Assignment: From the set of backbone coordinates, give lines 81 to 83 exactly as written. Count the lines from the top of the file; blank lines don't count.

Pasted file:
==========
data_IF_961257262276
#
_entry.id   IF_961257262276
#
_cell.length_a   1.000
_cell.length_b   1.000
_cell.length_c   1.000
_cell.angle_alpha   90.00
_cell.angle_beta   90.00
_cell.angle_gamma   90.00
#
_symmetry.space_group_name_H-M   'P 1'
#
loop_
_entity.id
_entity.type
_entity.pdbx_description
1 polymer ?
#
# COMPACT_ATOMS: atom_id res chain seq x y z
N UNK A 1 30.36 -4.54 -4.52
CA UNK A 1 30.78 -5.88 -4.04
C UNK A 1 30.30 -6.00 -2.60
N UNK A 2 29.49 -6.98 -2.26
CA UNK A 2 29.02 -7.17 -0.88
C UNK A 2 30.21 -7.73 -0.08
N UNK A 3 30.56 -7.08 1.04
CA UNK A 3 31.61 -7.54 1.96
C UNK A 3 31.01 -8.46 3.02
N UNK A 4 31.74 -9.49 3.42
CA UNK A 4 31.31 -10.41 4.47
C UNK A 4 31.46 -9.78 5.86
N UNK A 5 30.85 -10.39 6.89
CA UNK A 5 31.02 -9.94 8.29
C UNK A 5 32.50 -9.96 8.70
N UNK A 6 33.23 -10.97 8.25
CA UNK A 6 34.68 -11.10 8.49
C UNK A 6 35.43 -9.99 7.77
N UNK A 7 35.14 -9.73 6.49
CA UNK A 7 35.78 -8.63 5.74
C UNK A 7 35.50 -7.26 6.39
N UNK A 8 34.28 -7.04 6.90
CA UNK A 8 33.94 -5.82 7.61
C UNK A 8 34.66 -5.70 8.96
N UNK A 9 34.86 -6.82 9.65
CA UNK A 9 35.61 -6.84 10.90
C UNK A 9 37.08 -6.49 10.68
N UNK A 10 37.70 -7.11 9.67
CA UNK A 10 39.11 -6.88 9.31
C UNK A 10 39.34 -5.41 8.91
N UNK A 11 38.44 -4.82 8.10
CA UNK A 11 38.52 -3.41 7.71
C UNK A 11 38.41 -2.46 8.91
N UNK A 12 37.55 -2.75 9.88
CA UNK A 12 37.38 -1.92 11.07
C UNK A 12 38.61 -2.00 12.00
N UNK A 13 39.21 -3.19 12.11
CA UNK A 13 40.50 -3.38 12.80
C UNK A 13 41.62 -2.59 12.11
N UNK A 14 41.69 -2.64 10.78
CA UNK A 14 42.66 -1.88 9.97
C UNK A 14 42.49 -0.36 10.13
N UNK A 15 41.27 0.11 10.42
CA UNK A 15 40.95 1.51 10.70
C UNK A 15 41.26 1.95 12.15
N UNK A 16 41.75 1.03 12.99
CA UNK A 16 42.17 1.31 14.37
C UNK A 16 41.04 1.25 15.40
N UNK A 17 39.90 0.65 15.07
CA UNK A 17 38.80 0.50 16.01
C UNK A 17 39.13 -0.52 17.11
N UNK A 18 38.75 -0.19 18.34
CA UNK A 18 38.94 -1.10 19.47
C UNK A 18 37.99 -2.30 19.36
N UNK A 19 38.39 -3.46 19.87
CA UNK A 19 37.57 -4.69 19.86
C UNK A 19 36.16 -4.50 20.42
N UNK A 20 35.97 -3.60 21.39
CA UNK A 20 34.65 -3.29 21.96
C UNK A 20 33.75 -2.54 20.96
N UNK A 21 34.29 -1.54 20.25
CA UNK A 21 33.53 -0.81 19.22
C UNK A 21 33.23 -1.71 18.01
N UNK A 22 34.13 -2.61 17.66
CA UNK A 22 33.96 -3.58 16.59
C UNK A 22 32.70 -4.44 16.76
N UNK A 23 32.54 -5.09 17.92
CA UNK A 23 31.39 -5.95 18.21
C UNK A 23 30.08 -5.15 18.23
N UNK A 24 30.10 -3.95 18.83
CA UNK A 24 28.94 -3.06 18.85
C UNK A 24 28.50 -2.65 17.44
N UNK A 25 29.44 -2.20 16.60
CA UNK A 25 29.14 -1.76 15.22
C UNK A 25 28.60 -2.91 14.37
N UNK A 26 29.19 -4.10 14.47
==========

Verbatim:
N UNK A 21 34.29 -1.54 20.25
CA UNK A 21 33.53 -0.81 19.22
C UNK A 21 33.23 -1.71 18.01